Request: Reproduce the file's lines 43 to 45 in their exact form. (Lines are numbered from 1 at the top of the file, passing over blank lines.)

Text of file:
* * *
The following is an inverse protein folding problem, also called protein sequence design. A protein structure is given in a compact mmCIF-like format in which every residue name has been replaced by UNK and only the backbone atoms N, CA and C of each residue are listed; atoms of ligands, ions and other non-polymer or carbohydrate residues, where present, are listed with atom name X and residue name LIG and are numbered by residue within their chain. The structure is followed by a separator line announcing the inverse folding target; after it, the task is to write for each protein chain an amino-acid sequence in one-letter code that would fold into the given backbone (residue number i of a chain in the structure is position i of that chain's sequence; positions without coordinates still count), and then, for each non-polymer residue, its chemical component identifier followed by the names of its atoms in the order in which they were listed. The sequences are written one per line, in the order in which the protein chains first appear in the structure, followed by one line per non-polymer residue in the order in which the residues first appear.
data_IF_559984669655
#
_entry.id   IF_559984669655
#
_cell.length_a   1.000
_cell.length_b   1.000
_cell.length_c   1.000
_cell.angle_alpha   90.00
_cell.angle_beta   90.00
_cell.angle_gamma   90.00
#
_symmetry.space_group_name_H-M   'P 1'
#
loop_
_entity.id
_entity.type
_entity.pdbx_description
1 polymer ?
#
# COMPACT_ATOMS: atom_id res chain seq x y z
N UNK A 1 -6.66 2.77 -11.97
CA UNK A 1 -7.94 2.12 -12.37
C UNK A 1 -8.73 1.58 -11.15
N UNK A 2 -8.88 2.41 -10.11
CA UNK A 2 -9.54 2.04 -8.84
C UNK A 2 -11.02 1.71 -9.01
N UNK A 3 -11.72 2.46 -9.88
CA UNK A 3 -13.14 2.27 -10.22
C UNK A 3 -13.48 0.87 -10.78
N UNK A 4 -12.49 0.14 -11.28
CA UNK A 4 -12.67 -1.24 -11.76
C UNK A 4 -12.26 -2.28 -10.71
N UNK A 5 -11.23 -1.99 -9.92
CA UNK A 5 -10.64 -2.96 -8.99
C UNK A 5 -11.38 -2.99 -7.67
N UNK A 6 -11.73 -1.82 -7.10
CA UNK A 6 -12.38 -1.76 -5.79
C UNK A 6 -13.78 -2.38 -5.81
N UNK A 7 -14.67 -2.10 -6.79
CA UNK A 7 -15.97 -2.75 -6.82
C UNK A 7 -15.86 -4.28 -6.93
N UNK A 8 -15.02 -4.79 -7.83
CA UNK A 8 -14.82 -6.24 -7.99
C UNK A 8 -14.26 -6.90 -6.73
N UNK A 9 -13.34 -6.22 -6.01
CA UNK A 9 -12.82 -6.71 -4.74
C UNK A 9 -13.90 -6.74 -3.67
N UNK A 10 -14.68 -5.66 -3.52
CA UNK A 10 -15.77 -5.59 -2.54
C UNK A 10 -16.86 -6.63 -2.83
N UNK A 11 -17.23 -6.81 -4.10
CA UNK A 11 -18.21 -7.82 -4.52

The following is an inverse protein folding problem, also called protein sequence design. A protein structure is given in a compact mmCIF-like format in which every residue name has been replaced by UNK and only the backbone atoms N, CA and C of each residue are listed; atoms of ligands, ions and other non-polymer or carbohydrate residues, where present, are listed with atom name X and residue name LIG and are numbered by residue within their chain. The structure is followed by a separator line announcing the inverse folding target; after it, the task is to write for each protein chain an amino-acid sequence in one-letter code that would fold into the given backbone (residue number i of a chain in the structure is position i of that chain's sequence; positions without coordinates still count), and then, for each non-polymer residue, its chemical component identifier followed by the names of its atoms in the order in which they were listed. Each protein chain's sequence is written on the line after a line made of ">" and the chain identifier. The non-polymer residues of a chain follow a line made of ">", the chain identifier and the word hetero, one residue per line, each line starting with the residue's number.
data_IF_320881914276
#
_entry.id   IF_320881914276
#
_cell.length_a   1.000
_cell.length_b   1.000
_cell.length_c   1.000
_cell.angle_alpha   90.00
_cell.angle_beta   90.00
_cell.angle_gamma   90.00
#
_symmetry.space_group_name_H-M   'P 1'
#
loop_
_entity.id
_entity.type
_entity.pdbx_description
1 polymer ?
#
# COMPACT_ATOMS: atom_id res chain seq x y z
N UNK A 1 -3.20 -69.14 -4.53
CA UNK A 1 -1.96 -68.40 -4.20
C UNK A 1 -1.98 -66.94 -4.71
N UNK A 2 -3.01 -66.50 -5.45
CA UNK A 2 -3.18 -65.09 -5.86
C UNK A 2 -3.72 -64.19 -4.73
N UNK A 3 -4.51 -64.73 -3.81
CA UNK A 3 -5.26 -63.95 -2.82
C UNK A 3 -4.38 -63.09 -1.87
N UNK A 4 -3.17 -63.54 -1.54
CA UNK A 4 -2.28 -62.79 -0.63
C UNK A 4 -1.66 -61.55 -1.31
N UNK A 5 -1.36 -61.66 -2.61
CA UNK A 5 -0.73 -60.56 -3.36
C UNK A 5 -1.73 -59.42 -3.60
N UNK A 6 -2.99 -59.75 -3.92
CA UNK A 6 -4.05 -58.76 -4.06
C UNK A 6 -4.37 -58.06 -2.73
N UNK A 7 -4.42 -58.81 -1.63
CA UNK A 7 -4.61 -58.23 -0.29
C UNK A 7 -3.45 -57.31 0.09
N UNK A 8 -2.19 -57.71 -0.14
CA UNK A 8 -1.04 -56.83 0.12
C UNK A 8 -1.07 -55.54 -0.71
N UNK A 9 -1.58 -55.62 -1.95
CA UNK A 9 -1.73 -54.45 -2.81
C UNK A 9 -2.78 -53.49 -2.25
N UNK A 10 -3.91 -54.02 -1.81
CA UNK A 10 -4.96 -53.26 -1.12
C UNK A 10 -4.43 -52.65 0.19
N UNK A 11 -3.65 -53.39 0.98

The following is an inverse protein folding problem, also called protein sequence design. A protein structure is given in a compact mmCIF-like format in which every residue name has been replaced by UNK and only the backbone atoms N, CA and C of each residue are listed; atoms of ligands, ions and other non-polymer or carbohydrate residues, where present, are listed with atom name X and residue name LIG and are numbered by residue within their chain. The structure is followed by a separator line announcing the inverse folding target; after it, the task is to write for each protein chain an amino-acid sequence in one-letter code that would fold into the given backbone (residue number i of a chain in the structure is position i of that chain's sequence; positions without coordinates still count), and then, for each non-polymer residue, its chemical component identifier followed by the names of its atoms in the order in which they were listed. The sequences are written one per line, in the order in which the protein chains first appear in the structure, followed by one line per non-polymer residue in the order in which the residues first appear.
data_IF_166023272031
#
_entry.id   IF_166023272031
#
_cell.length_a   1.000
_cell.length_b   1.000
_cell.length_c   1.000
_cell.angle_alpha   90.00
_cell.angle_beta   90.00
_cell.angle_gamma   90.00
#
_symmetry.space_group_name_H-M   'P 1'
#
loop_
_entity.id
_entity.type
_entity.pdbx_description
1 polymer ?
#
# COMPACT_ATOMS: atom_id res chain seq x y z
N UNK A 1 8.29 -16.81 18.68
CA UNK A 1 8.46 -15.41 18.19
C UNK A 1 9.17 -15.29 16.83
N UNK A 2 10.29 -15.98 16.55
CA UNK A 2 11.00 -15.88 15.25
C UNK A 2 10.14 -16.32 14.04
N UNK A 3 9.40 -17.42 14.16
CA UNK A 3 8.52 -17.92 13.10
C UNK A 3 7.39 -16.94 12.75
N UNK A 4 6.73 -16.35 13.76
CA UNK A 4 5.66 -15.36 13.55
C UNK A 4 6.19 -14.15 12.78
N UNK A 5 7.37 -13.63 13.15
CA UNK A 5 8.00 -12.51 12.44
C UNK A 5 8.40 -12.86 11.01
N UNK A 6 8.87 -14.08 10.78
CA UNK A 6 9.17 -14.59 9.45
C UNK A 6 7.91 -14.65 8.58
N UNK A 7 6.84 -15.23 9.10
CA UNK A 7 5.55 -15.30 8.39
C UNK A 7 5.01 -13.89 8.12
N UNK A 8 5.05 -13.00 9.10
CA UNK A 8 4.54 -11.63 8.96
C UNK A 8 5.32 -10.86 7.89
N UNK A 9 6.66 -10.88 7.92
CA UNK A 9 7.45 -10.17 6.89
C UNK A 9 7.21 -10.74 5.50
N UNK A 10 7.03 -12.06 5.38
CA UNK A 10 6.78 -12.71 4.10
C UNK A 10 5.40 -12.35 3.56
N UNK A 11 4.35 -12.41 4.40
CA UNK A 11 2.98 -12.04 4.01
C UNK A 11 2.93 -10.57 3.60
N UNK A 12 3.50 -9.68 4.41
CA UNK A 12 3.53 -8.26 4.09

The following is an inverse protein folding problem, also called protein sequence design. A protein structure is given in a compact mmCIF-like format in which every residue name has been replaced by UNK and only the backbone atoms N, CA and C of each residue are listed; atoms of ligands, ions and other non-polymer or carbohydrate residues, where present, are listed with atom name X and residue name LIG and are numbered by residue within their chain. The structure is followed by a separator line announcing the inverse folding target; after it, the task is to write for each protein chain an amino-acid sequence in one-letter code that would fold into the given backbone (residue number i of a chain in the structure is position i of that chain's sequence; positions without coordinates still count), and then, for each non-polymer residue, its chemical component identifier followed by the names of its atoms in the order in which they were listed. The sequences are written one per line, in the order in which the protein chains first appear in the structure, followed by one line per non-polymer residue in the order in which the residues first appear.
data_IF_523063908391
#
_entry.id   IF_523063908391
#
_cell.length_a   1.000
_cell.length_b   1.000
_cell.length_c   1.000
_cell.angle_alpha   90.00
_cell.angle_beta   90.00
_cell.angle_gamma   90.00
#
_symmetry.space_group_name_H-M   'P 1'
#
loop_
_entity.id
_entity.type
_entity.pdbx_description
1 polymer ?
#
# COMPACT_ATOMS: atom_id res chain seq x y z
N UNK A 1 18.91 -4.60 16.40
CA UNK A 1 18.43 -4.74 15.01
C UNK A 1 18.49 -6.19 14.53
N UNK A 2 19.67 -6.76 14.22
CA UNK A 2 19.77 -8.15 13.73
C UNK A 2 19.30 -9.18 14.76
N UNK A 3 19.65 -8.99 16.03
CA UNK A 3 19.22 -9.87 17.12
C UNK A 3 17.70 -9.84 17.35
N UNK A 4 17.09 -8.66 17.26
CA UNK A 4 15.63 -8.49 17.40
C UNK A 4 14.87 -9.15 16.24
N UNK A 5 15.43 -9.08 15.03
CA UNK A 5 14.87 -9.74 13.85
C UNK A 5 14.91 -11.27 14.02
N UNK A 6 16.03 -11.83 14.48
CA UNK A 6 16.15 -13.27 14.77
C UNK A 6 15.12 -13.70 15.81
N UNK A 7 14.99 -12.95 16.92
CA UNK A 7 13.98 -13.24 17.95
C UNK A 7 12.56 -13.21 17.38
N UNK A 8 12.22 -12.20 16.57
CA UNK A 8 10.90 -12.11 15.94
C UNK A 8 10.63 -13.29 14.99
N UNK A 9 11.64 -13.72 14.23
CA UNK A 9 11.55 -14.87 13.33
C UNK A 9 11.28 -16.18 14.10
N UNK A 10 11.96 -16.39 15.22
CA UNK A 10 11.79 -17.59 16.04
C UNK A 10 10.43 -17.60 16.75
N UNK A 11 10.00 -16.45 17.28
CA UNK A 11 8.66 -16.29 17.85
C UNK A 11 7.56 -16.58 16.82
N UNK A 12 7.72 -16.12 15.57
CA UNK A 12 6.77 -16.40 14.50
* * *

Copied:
N UNK A 8 -15.02 -4.79 -7.83
CA UNK A 8 -14.82 -6.24 -7.99
C UNK A 8 -14.26 -6.90 -6.73